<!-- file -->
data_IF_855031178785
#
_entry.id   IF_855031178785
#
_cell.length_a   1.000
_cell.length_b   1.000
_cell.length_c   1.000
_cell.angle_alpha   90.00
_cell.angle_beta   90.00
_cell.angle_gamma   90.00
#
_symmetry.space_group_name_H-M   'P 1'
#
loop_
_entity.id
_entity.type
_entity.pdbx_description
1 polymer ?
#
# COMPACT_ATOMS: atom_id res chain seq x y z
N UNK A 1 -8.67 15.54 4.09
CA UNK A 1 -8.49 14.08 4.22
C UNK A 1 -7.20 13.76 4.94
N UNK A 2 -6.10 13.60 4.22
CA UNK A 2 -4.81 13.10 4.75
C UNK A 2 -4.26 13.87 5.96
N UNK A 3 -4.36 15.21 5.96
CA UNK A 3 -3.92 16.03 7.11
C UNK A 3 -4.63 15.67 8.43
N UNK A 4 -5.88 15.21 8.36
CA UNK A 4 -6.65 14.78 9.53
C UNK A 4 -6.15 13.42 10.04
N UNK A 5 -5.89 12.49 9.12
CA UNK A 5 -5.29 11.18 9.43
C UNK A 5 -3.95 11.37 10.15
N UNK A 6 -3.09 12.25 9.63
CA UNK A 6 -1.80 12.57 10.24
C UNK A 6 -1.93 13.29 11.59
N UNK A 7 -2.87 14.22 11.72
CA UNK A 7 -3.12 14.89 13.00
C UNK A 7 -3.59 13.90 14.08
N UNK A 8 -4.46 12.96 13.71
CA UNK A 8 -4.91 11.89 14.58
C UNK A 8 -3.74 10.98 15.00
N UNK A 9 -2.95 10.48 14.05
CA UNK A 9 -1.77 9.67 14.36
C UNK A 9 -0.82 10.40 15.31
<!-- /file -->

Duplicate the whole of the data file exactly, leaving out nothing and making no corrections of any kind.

data_IF_855031178785
#
_entry.id   IF_855031178785
#
_cell.length_a   1.000
_cell.length_b   1.000
_cell.length_c   1.000
_cell.angle_alpha   90.00
_cell.angle_beta   90.00
_cell.angle_gamma   90.00
#
_symmetry.space_group_name_H-M   'P 1'
#
loop_
_entity.id
_entity.type
_entity.pdbx_description
1 polymer ?
#
# COMPACT_ATOMS: atom_id res chain seq x y z
N UNK A 1 -8.67 15.54 4.09
CA UNK A 1 -8.49 14.08 4.22
C UNK A 1 -7.20 13.76 4.94
N UNK A 2 -6.10 13.60 4.22
CA UNK A 2 -4.81 13.10 4.75
C UNK A 2 -4.26 13.87 5.96
N UNK A 3 -4.36 15.21 5.96
CA UNK A 3 -3.92 16.03 7.11
C UNK A 3 -4.63 15.67 8.43
N UNK A 4 -5.88 15.21 8.36
CA UNK A 4 -6.65 14.78 9.53
C UNK A 4 -6.15 13.42 10.04
N UNK A 5 -5.89 12.49 9.12
CA UNK A 5 -5.29 11.18 9.43
C UNK A 5 -3.95 11.37 10.15
N UNK A 6 -3.09 12.25 9.63
CA UNK A 6 -1.80 12.57 10.24
C UNK A 6 -1.93 13.29 11.59
N UNK A 7 -2.87 14.22 11.72
CA UNK A 7 -3.12 14.89 13.00
C UNK A 7 -3.59 13.90 14.08
N UNK A 8 -4.46 12.96 13.71
CA UNK A 8 -4.91 11.89 14.58
C UNK A 8 -3.74 10.98 15.00
N UNK A 9 -2.95 10.48 14.05
CA UNK A 9 -1.77 9.67 14.36
C UNK A 9 -0.82 10.40 15.31